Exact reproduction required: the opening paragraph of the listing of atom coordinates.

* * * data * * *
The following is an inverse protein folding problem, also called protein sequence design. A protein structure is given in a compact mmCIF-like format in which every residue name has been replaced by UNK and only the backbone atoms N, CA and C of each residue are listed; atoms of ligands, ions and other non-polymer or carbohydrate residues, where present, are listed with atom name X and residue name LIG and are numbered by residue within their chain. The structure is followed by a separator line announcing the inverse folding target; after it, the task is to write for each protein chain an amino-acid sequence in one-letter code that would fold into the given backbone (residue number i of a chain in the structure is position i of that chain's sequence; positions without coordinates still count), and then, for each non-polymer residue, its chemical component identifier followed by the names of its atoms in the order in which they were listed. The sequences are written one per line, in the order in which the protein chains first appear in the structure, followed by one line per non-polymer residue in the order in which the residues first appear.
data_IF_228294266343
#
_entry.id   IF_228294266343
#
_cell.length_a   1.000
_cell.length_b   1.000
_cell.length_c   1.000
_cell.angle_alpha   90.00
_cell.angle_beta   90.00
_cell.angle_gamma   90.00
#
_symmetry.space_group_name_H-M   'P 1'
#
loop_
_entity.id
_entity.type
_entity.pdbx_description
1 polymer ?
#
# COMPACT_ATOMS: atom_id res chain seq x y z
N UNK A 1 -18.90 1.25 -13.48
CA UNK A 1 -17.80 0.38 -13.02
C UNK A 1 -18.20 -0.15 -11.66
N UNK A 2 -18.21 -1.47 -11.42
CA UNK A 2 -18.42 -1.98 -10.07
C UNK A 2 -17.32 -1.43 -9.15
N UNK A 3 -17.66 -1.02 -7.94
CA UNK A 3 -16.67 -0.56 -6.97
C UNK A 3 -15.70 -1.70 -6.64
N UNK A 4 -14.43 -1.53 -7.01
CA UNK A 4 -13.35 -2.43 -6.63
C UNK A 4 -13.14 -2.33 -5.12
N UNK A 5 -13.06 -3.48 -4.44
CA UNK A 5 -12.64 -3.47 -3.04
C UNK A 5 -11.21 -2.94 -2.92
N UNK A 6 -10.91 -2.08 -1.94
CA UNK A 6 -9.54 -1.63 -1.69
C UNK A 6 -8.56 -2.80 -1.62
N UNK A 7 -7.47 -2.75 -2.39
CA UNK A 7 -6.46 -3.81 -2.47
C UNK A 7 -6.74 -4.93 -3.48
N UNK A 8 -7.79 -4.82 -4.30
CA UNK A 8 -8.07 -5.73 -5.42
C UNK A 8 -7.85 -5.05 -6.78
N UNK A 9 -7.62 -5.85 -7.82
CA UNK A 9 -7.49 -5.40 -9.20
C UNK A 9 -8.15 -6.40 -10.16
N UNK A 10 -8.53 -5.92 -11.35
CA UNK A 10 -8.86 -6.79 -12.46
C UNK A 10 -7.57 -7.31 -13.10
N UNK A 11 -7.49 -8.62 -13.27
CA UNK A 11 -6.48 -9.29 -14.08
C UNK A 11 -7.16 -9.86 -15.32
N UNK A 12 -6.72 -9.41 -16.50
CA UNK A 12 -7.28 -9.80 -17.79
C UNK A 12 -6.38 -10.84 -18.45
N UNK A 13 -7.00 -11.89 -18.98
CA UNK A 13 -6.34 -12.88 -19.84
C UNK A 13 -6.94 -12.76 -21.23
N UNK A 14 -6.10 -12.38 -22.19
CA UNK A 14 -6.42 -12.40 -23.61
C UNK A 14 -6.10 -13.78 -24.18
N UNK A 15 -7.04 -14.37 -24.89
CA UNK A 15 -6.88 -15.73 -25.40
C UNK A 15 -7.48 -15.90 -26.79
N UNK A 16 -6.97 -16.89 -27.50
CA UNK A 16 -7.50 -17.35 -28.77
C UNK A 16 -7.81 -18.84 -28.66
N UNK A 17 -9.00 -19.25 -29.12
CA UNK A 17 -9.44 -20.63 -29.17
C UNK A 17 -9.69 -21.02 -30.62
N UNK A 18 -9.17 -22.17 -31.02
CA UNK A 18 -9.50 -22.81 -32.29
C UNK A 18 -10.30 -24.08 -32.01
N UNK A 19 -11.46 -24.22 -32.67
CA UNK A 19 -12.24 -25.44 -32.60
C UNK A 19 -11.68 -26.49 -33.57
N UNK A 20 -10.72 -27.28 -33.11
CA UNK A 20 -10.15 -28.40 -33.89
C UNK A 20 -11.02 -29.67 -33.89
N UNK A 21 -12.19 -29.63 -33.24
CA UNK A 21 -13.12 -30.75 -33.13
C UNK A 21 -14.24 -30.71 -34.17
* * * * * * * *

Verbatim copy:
The following is an inverse protein folding problem, also called protein sequence design. A protein structure is given in a compact mmCIF-like format in which every residue name has been replaced by UNK and only the backbone atoms N, CA and C of each residue are listed; atoms of ligands, ions and other non-polymer or carbohydrate residues, where present, are listed with atom name X and residue name LIG and are numbered by residue within their chain. The structure is followed by a separator line announcing the inverse folding target; after it, the task is to write for each protein chain an amino-acid sequence in one-letter code that would fold into the given backbone (residue number i of a chain in the structure is position i of that chain's sequence; positions without coordinates still count), and then, for each non-polymer residue, its chemical component identifier followed by the names of its atoms in the order in which they were listed. The sequences are written one per line, in the order in which the protein chains first appear in the structure, followed by one line per non-polymer residue in the order in which the residues first appear.